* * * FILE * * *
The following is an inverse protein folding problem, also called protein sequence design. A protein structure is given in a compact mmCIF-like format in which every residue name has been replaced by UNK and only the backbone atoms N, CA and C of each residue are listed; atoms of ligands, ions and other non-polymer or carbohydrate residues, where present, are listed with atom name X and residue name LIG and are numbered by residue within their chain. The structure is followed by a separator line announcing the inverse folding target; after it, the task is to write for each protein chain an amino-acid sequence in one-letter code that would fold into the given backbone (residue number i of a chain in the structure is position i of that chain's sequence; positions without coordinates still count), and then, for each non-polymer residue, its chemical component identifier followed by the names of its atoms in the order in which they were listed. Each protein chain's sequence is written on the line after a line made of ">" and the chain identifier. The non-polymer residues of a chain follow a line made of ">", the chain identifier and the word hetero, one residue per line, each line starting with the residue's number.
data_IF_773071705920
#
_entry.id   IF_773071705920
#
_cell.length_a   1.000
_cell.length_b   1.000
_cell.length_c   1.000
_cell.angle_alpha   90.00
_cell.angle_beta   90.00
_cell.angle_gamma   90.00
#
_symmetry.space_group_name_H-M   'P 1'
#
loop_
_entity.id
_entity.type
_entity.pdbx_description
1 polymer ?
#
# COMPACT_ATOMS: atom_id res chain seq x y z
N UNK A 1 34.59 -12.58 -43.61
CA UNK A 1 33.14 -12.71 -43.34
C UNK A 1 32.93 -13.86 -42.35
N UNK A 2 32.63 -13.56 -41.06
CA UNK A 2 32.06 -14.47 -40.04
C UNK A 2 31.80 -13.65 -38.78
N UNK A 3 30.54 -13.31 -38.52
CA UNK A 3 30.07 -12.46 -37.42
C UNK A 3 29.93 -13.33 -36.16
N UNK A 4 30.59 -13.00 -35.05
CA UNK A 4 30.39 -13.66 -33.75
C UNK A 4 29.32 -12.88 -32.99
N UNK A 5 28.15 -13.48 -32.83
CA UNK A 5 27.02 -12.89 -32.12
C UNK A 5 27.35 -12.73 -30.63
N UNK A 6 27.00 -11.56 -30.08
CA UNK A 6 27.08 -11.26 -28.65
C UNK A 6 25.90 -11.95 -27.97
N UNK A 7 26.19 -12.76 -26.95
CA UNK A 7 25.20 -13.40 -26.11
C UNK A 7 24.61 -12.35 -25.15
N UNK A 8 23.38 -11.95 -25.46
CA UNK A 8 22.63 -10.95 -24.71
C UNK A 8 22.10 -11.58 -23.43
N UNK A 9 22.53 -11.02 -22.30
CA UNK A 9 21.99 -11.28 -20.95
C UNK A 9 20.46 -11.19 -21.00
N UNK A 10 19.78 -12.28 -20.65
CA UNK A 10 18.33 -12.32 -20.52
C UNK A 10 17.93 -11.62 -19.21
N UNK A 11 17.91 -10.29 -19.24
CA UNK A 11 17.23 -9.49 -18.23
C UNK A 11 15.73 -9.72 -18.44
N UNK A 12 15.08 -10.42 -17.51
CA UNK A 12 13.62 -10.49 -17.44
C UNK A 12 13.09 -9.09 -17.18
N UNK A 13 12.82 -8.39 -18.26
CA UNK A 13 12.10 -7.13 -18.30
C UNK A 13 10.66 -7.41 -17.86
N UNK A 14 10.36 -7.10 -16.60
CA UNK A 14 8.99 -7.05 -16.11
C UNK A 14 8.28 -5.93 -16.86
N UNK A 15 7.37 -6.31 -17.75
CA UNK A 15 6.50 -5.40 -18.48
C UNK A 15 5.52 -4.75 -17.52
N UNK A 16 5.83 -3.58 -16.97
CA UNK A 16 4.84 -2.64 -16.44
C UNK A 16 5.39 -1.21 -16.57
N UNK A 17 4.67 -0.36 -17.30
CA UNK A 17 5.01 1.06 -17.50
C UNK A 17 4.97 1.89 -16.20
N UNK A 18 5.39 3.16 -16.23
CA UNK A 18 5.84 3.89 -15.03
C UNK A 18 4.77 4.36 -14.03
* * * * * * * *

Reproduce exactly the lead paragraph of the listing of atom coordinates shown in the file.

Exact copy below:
The following is an inverse protein folding problem, also called protein sequence design. A protein structure is given in a compact mmCIF-like format in which every residue name has been replaced by UNK and only the backbone atoms N, CA and C of each residue are listed; atoms of ligands, ions and other non-polymer or carbohydrate residues, where present, are listed with atom name X and residue name LIG and are numbered by residue within their chain. The structure is followed by a separator line announcing the inverse folding target; after it, the task is to write for each protein chain an amino-acid sequence in one-letter code that would fold into the given backbone (residue number i of a chain in the structure is position i of that chain's sequence; positions without coordinates still count), and then, for each non-polymer residue, its chemical component identifier followed by the names of its atoms in the order in which they were listed. Each protein chain's sequence is written on the line after a line made of ">" and the chain identifier. The non-polymer residues of a chain follow a line made of ">", the chain identifier and the word hetero, one residue per line, each line starting with the residue's number.